David's excellent efficiency preview available here and at HackTheBracket (along with 31 other previews of equal quality). Niagara is better than a typical 16-seed and their offensive efficiency is their clear strength. Unfortunately for the Purple Eagles, their offensive efficiency is a clear strength in part due to their defensive efficiency being a clear weakness.
Considering that Niagara's three toughest games consisted of (with efficiency margins in the parentheses) hosting Akron (-25), hosting St. John's (-33), and playing Holy Cross (+13) at neutral site, their performance in at-risk games (admittedly impacted by leading scorer Charron Fisher missing 7 of Niagara's 25 at-risk games, including the losses to Akron and St. John's) doesn't suggest they can expect to compete with Kansas for 40 minutes.
NIAGARA OFFENSE v. KANSAS DEFENSE
(at-risk games only)
Niagara will likely shoot even worse than normal from the field against Kansas's defense and it's even more unlikely that Niagara will be able to match their usual offensive rebounding rate. Even with his outstanding shooting performance Tuesday night in Dayton, Clif Brown is just a 46.4 eFG% shooter on the season. Charron Fisher (50.9 eFG%), Tyrone Lewis (50.2 eFG%), and JR Duffey (51.4 eFG%) all shoot better than Brown, but none of them would rank higher than 7th in eFG% on Kansas's stat sheet. If they're struggling to create easy shots against the 288th rated defensive schedule in the country, then Kansas should cause them fits.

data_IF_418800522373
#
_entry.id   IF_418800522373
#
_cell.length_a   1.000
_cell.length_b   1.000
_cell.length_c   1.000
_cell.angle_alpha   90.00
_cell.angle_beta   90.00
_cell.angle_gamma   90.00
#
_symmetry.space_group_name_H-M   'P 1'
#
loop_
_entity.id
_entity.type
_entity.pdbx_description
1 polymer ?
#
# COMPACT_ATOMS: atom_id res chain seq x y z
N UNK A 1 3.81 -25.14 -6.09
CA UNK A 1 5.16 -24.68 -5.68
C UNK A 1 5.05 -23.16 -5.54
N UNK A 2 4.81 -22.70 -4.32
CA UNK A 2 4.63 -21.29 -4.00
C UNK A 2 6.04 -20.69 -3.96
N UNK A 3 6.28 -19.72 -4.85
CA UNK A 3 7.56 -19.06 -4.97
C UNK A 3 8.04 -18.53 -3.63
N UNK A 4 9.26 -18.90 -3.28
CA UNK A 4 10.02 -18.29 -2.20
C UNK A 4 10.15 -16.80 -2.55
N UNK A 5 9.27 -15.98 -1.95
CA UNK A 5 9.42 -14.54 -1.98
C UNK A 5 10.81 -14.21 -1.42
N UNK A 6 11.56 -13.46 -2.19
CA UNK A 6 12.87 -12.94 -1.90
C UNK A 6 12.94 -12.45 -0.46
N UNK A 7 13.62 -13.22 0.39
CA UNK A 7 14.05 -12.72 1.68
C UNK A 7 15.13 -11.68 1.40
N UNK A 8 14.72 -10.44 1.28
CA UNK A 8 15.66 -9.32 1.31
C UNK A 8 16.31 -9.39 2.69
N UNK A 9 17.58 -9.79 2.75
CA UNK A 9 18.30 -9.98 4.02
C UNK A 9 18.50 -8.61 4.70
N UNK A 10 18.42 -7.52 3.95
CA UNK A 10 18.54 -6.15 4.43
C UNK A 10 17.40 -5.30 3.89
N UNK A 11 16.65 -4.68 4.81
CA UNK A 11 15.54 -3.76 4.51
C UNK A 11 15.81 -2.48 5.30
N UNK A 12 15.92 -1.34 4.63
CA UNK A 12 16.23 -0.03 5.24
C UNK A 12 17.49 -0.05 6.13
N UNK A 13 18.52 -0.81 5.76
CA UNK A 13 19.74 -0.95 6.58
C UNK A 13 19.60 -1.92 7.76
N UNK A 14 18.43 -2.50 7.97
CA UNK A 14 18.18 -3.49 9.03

Let me make this clear: Kansas is an oustanding defensive team. There are other important factors for the team entering the NCAA Tournament: pace of play (Niagara should cooperate with that in the first round), field goal shooting (just 49.1 eFG% in the Big 12 Tournament), and health (I'd rather they not have to try and win six games in a row without one or more members of the eight-man rotation) but any prolonged success they have in this tournament will be due first and foremost to their defense.
In Ken Pomeroy's adjusted defensive efficiency rankings, Kansas is 2.8 points per 100 possessions better than the second-placed team. The difference between first and second is greater than the difference between the second- and twelfth-ranked teams.
Kansas emerged as a national title contender because their offense improved over the course of the season but the underlying, constant reason for Kansas's recent success has been the team's defensive play. (Again, David represents this excellently in graph form.)
NIAGARA DEFENSE v. KANSAS OFFENSE
(at-risk games only)
That Kansas's offensive improvement coincided with them playing mostly mediocre-to-poor Big 12 teams shouldn't hide the very real improvements they've made offensively over the course of the season.
This team couldn't get more than a point per possession against Oral Roberts, Ball State, DePaul, USC, or Toledo in their first ten games. What felt like an offensive explosion against Boston College right before Christmas (1.12 points per possession) was bettered ten times in Big 12 play including the Big 12 Tournament Championship game against Texas, wherein the Jayhawks created far more good shots than they converted.
While I agree that Niagara got a raw deal in having to win the play-in game to make the bracket proper (and probably got a raw deal in being seeding 16th to begin with--the committee clearly did not take Charron Fisher's 8-game absence into account), I can't foresee them giving Kansas too much trouble tomorrow night. Kansas is not just good at more things than Niagara, they're better than they Niagara is the things Niagara are good at.
Prediction: Kansas 84 Niagara 64